Posted By IndustryArchive.Org on 03/25/2018 Pricing Strategy

When Is a Low Pricing Strategy Good for Your Business

By: Robert Hennessey

When Is a Low Pricing Strategy  Good for Your Business

Can a Low Price Strategy Help Your Business? 

A low pricing strategy is used too often and by too many businesses. Many businesses think that having the lowest price in the market will make them successful. It assumes you can take business from your competitors by merely selling at the lowest price.

However, for most business having the lowest price is not necessarily the best business strategy. Often established or larger competitors have the ability, with low operating costs, or the lowest production cost to out-compete a small or new business competitor on price alone. More established competitors could force you to take further price reductions that reduce your profits in trying to compete with a dominant competitor's low ball pricing to push you out of the market.

Is a Low Price Strategy Right for My Company

Evaluating whether a low price strategy is appropriate for you, starts with looking at your production or operations costs and carefully considering all the four factors listed below in your analysis. Your pricing strategy could ultimately determine your business fate quickly if you make the wrong pricing decisions. By managing your pricing strategy, properly you can extend business longevity and produce healthy profits.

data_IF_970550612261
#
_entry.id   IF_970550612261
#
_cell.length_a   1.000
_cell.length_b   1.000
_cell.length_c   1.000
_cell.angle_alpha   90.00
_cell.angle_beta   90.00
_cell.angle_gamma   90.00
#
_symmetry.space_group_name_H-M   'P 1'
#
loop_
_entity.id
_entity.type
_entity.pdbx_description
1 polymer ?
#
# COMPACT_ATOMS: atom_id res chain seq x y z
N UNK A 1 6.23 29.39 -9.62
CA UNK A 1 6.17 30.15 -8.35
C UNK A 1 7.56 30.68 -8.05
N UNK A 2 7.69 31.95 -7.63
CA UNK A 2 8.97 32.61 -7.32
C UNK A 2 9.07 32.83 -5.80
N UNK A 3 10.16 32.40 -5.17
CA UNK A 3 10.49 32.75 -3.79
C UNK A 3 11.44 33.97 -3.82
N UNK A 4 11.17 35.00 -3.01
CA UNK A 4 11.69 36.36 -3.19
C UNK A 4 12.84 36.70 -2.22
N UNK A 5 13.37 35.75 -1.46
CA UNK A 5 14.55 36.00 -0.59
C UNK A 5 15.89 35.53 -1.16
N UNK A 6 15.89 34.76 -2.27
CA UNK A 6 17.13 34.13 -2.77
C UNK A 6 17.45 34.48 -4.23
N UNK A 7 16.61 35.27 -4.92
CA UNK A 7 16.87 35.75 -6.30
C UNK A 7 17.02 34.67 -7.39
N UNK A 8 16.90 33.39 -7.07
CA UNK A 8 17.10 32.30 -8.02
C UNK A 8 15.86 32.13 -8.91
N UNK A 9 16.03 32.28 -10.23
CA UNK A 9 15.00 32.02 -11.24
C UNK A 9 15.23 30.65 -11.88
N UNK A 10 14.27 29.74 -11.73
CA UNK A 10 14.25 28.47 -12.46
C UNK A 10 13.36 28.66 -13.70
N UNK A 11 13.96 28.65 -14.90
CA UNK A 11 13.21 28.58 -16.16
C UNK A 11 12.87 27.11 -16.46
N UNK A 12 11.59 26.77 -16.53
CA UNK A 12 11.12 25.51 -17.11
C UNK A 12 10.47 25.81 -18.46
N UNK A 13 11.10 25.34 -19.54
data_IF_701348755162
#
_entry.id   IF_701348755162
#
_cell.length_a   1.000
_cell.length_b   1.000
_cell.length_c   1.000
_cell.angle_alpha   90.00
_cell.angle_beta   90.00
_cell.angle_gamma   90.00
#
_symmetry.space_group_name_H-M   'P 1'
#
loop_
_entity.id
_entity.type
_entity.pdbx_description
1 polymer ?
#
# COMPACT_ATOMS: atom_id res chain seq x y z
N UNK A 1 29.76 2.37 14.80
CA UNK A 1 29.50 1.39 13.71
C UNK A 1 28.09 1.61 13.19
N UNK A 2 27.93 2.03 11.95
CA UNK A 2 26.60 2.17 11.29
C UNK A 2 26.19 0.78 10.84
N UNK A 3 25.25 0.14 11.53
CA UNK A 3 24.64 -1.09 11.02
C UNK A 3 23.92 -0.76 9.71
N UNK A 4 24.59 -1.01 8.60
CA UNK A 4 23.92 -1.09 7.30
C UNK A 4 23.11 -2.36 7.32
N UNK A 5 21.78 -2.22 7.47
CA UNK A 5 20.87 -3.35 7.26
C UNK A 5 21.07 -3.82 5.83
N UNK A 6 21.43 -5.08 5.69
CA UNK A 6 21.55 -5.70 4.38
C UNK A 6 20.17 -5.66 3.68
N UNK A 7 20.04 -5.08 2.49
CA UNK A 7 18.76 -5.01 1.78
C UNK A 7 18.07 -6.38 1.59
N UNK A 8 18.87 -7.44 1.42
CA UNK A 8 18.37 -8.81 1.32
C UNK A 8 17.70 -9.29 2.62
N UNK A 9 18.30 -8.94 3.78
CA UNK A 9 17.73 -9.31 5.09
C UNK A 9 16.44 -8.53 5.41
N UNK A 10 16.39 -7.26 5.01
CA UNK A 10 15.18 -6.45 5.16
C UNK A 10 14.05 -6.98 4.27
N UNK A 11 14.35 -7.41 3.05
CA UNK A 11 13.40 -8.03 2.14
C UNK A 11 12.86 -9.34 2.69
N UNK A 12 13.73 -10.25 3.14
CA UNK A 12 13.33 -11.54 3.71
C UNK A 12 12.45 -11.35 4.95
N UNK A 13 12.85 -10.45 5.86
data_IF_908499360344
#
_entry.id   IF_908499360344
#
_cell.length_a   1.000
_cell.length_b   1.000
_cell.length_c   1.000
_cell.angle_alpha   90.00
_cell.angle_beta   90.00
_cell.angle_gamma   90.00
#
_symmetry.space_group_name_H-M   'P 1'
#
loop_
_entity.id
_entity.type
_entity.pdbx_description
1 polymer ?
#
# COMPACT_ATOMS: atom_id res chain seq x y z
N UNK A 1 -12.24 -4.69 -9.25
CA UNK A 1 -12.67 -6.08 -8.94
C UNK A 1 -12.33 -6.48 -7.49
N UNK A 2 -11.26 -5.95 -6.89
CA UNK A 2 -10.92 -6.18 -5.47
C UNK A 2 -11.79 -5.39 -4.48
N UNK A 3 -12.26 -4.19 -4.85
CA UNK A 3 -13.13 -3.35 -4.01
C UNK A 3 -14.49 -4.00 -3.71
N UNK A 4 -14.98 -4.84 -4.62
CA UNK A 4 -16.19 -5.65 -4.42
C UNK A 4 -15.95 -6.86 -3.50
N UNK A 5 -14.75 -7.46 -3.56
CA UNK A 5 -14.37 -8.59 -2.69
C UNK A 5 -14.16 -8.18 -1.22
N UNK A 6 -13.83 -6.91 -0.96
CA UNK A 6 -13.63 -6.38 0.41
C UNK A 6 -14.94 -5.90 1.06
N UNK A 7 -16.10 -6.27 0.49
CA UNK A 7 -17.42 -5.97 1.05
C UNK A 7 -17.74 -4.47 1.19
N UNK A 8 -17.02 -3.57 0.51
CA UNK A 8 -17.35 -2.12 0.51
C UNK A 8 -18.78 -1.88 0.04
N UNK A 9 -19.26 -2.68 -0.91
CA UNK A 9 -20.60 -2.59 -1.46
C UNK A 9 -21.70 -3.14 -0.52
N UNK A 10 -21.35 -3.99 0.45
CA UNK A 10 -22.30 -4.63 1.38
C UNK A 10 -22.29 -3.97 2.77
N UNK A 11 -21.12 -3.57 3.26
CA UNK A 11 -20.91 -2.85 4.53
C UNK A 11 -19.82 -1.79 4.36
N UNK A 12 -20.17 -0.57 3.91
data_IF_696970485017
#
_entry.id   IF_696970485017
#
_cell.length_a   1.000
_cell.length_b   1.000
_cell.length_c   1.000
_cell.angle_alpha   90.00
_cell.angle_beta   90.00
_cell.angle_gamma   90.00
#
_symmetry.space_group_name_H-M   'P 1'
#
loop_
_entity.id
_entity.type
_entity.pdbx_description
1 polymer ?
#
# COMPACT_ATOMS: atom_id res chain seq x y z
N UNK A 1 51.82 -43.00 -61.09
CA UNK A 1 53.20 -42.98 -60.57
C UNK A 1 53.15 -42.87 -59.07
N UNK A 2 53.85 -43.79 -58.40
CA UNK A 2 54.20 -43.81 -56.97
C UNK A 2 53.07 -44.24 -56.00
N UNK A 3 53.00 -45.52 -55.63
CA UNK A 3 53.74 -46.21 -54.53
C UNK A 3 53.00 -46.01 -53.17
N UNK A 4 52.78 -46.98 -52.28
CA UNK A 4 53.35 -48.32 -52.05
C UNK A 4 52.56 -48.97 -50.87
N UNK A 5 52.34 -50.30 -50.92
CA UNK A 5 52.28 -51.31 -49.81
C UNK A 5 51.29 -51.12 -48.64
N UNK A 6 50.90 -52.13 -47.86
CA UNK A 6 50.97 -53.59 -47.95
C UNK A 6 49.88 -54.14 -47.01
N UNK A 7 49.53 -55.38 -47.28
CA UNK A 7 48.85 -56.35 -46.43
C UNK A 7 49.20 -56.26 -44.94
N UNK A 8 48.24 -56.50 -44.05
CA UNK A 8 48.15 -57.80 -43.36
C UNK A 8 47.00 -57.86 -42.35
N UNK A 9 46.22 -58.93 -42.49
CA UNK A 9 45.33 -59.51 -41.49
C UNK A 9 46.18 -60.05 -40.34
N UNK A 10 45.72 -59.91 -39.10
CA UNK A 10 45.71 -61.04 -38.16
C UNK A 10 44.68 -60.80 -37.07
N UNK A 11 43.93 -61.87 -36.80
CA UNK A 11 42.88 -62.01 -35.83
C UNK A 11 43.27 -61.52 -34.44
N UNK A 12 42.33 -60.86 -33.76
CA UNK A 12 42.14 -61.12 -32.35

• Lowest Cost Producer or Operator
    If you can not answer yes to either of these questions, then a low-cost pricing strategy is not going to work for your firm.

    • Is your company the lowest cost product producer among all competitors?

    • If you are a service business, does your company have the lowest operating costs among all competitors?

CAUTION: If you cannot meet either of the criteria above your company should avoid a low pricing strategy.

If your company does meet one of these two criteria, you will then want to continue to evaluate these additional criteria to complete your analysis.

  • Competitive Situation
    Examine your competitor's whole product offering and don't just look at their pricing. Are they serving only price-conscious customers or the high-end customer segment? Do they offer any value-added services?

  • Determine Your Ceiling Price
    The ceiling price is the highest price the market will pay for your products or services. It is usually necessary to perform a survey of industry experts and customers to define your product or service pricing limits. You may also discover the highest price you find in the market may not be the correct ceiling price.

  • Understanding Price Elasticity
    Ultimately this is what will determine the range of pricing for your products or services. If the demand for your product or service is less elastic, then you can enjoy a higher ceiling on your prices. Meager elastic demand will depend on:

    • if there are a limited number of competitors

    • your buyer's perception of quality